Railways meant the end for canals and coaches. Railways were to transform Britain in the nineteenth century. Wagons pulled along on tracks had existed for some while, but these wagons had been pulled by horses. Advances in railways took place throughout the nineteenth century but there are a number of key dates in the history of railways :
1804 : Richard Trevithick built a steam locomotive for his iron works at Penydarren in Wales. It was essentially built for a bet but it did manage to pull ten tonnes of iron. However, like most first models, it was highly unreliable. What he did, encouraged others to improve on his design.
1811 : John Blenkinsop invented a steam engine which had cogs on one of its wheels. These gripped an extra rail laid down on the normal rail line and gave his engine more grip.
1813 : The “Puffing Billy” was built by William Hedley to pull coal wagons at the Wylam Colliery in Northumberland. It was so reliable that it was used for fifty years.
A man called George Stephenson lived in Wylam. His father looked after the pumping engine at the colliery. By the time George was fifteen, he was working on the same engine as his father. George Stephenson was fascinated by steam engines and in 1821 he was made engineer for the colliery. The owners of the colliery decided to build a rail line from Stockton to Darlington so that they could move their coal to a large market with more ease. Stephenson was given to job of building this line.
1825 : the Stockton to Darlington rail line was opened. Two locomotives were used (the “Experiment” and “No 1”) and they could pull 21 coal wagons 25 miles at 8 miles per hour. This was unheard of at the time and soon the line was in profit. Passengers were soon carried but steam trains did not operate on the line for passengers until 1833. In many senses, 1825 is seen as the start of the Age of the Railways.
The opening of the Stockton to Darlington railway
1826 : George Stephenson was given a much bigger task – to build a railway between Manchester and Liverpool. However, the company financing the scheme was not convinced that steam trains would worked properly on this rail line. They organised a competition to find out what train and which type of train would be best for their line. The competition was to be held at Rainhill near Liverpool.
1829 : the Rainhill Trials took place. The winning train was the legendary “Rocket” built by George Stephenson. He won £500. The “Rocket” travelled at 46 kph – about 30 mph.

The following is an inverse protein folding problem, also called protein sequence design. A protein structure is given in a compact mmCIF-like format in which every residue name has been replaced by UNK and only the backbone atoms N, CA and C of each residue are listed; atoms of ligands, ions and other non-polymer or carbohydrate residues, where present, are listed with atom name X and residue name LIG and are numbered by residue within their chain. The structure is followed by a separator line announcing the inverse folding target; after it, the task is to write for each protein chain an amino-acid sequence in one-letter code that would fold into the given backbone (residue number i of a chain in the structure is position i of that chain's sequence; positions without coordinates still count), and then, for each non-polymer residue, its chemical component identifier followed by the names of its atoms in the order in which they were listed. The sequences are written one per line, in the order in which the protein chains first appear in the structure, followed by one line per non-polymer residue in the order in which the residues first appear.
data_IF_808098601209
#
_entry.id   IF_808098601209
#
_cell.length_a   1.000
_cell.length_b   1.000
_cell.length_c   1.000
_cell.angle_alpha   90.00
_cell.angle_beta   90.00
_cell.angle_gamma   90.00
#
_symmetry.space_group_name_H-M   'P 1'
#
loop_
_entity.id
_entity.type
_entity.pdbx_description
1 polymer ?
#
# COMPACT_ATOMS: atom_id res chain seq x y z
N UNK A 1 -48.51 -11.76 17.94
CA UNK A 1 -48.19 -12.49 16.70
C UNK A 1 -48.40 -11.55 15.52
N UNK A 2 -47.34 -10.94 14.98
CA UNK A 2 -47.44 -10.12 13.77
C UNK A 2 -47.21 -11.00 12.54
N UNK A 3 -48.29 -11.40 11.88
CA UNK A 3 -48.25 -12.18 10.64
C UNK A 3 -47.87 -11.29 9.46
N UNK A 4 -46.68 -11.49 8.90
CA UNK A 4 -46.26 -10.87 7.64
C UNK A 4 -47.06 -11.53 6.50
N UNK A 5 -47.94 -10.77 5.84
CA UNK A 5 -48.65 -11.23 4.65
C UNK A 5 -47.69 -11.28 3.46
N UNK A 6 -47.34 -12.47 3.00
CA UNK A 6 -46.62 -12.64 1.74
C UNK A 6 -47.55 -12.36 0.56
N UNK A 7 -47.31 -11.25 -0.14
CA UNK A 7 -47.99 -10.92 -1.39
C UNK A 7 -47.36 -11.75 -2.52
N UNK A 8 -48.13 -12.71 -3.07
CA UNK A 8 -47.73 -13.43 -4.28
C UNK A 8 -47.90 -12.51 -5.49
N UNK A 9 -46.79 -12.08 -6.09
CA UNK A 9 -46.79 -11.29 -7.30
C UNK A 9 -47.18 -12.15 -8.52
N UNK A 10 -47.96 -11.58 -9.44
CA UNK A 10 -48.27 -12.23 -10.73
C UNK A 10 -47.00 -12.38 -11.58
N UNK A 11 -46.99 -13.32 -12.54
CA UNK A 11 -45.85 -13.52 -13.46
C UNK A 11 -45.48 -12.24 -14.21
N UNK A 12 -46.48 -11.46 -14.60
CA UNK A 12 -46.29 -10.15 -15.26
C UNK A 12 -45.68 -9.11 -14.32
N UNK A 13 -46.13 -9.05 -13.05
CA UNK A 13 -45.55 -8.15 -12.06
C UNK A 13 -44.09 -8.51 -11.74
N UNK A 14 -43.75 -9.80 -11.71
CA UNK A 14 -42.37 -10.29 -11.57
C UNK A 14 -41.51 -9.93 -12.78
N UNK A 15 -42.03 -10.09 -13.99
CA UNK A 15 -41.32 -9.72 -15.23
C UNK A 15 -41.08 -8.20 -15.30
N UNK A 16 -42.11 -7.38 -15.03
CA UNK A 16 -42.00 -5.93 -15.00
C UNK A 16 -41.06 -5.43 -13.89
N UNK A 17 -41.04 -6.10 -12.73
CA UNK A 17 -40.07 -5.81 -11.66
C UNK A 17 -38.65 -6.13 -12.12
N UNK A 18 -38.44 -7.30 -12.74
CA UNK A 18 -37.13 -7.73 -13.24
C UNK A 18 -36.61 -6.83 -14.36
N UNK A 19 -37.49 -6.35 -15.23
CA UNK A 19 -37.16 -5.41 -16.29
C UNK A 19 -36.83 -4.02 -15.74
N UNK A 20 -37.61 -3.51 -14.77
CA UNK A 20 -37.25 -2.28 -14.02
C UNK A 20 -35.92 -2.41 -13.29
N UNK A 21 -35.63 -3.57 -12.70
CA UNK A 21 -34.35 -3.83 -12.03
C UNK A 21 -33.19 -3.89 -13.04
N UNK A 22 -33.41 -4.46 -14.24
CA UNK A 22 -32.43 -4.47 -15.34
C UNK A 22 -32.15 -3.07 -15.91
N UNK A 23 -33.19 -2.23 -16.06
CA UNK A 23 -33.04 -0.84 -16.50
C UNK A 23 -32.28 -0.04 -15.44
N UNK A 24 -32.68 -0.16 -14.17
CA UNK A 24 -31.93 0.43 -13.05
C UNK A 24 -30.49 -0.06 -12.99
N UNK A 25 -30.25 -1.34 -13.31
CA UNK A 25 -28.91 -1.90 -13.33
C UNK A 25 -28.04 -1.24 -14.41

1830 : the Liverpool to Manchester railway opened
The success of Stephenson’s train caught the public’s imagination and so-called “Railway Mania” took place. Railways were seen as a way of earning a fortune. Between 1825 and 1835, Parliament agreed to the building of 54 new rail lines. From 1836 to 1837, 39 new lines were agreed to. By 1900, Britain had 22,000 miles of rail track.
Railways greatly helped industry. But not everybody approved of them. The Duke of Wellington – famed for leading Britain to victory at the Battle of Waterloo – feared that trains might encourage the poor and undesirables in society to come to London and that any trains coming from places such as Bath and Bristol had to pass near to Eton School and that the pupils there might be disturbed !! Some farmers believed that trains could cause cows to produce stale milk but trains did allow farmers to get their products to market quicker and this was very important to farmers producing perishable goods.
1838 : Robert Stephenson, the son of George, completed the London to Birmingham rail line.
1841 : Isambard Kingdom Brunel completed his London to Bristol line – the Great Western Railway. This was such a stunning achievement that people used the rail line’s initials (GWR) to call it “God’s Wonderful Railway“)
How did railways change society ?
rail travel, despite the investment made into making rail lines, was 50% cheaper than coach travel.
it was also a lot quicker and opened up Britain in a way that coach travel could not do. Seaside fishing villages suddenly became fashionable and popular as day trips to the coast became common.
even the poor could afford rail travel as three different classes of travel existed – third class meant travelling in open topped carriages but the price was such that the less well off in society could use trains.
towns and cities had cheaper food as farmers could get their perishable products to market quicker and cheaper. Inland towns could now get fresh fish !!
Many thousands of miles of rail were built and they transformed Britain. The heavy work of building was done by men who became known as navvies.